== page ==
(Header Image via Death and Taxes Magazine)

There is a huge debate about climate change in America. Nearly half of the country is either unsure or outright dismissive of scientific evidence that humans have caused current climate change. Although the actual dispute is not about the science behind radiative energy transfer or the greenhouse effect; it’s a war between cultural and social identities. How can we as meteorologists clear up confusion in the public discussion of climate science?

The first step is to understand and respect the culture and motives of people who deny climate change. Luckily for us, there are studies that delve into the divide between attitudes on science in America. Dan Kahan, who runs the Cultural Cognition Project at Yale Law School, explains that people who care about individual liberties and personal accountability are more likely to reject evidence of human-caused climate change because of the perception that it stifles businesses. Kahan further explains “people find it disconcerting to believe that behavior that they find noble is nevertheless detrimental to society … Because accepting such a claim could drive a wedge between them and their peers, they have a strong emotional predisposition to reject it.” 

With this rough understanding of the motivations behind climate change skepticism, we as meteorologists and weather enthusiasts can figure out the best ways to address their concerns. First, I can not stress enough the importance of having these conversations with people face-to-face. While it’s tempting to ‘school’ the hundreds of climate change deniers who comment on The Weather Channel Facebook Page, it’s unlikely to change their minds and could even cement their opinions even more.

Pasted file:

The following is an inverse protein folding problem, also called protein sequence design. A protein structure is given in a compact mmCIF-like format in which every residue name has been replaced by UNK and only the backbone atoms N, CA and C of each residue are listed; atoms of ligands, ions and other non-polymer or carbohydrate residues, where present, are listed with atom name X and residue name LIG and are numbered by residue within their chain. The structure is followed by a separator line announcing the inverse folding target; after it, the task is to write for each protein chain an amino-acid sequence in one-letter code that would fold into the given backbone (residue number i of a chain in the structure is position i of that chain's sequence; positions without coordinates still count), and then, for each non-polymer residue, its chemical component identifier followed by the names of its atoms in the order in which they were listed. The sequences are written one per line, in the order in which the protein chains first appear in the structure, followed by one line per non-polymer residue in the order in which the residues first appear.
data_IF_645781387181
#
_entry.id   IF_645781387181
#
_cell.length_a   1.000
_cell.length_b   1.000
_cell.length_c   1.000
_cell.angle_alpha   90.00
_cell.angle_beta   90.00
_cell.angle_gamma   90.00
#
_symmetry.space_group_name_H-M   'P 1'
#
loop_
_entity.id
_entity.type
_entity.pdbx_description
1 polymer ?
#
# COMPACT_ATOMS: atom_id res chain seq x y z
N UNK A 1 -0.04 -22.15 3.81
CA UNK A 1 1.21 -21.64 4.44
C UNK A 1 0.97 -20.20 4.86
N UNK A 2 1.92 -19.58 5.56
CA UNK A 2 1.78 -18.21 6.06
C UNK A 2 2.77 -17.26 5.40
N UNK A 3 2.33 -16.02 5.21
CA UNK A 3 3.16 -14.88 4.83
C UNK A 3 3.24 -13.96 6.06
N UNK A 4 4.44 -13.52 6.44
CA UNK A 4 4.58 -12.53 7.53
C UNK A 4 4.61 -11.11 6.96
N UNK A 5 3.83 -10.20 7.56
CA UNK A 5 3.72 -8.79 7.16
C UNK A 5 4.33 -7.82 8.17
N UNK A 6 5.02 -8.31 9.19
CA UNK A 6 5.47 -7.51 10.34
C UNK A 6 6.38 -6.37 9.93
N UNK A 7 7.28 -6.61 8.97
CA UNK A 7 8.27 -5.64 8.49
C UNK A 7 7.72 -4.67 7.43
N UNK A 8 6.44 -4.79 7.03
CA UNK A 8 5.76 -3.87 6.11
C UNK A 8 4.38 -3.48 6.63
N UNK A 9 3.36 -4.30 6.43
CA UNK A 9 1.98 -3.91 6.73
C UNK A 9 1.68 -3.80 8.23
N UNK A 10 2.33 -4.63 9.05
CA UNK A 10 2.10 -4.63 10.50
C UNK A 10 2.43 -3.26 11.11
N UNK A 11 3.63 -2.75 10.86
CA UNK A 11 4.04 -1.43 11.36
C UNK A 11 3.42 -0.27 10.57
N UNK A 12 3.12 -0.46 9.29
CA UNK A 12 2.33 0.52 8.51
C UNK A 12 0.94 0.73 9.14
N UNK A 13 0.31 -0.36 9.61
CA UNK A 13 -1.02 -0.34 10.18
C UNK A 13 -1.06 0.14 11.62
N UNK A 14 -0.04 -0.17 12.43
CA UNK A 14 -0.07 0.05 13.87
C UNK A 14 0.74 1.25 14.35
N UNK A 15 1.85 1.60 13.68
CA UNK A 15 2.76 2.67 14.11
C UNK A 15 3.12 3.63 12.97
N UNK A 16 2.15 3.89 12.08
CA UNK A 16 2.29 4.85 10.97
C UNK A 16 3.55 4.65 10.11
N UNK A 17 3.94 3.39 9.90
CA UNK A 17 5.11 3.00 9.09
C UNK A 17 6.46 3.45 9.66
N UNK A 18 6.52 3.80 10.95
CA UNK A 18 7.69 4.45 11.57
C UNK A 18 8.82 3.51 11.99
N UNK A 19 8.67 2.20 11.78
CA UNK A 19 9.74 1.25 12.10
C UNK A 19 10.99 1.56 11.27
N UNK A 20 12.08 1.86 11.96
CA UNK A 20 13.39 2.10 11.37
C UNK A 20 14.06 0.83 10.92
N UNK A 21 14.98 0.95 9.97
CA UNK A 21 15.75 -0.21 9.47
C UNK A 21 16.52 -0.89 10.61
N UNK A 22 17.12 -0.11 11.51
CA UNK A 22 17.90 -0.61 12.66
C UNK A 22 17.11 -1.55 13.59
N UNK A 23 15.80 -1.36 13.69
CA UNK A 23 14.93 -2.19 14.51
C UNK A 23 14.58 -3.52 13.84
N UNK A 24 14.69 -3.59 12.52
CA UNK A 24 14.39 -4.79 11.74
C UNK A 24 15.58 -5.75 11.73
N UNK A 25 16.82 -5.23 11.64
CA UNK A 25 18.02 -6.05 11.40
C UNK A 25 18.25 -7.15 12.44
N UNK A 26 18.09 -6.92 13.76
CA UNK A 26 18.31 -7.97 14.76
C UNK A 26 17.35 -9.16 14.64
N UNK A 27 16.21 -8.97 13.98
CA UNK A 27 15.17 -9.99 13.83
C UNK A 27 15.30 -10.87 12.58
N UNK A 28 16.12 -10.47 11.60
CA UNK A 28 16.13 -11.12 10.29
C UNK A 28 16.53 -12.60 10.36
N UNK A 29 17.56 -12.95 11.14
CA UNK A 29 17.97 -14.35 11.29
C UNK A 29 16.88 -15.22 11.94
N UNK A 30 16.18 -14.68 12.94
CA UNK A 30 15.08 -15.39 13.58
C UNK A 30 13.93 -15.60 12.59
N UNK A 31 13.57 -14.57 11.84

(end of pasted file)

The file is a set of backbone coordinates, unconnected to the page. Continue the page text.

There is an undercurrent of suspiciousness among many Americans toward scientists and meteorologists particularly. Professional meteorologists are accused of “getting the forecasts wrong half the time” and “hyping up storms.” While there are nuggets of truth in these stereotypes, they hurt discussions about climate change. The common segue is “if you can’t get the weather right, how can you get the climate right?” or even “if the weather models are wrong all of the time, then climate models are bogus!”

Sidenote: The best way to respond to these arguments is to explain the difference between climate and weather. Describe the climate as a long-term and large-scale trend in temperature and precipitation, as opposed to the weather which changes on a daily basis. It is much easier to predict whether the northern hemisphere will warm or cool over the next ten years than it is to predict what the temperature will be in Seattle in ten days. In addition, the evidence of human-caused climate change is clear even without the use of any computer models.

These views fit in perfectly with the reason for science denial – there is a cultural barrier between scientists and the public. This barrier leads to many scientists who disrespect and dismiss deniers as “illogical” or “uneducated” and the public who then sees scientists as biased elitists led by political agenda. The best way to approach discussions with the public is to be as neutral and apolitical as possible. You must not be condescending, but instead be polite, patient and helpful.

It might seem obvious then to simply throw facts and evidence at someone who denies climate change, but it’s not that simple. Most people are swayed not by facts and figures alone, but by relevant “concrete emotionally interesting information.” (Perloff 2008)  It is more effective to supplement the data with emotional appeals, visual aids and how this information is relevant to their lives.

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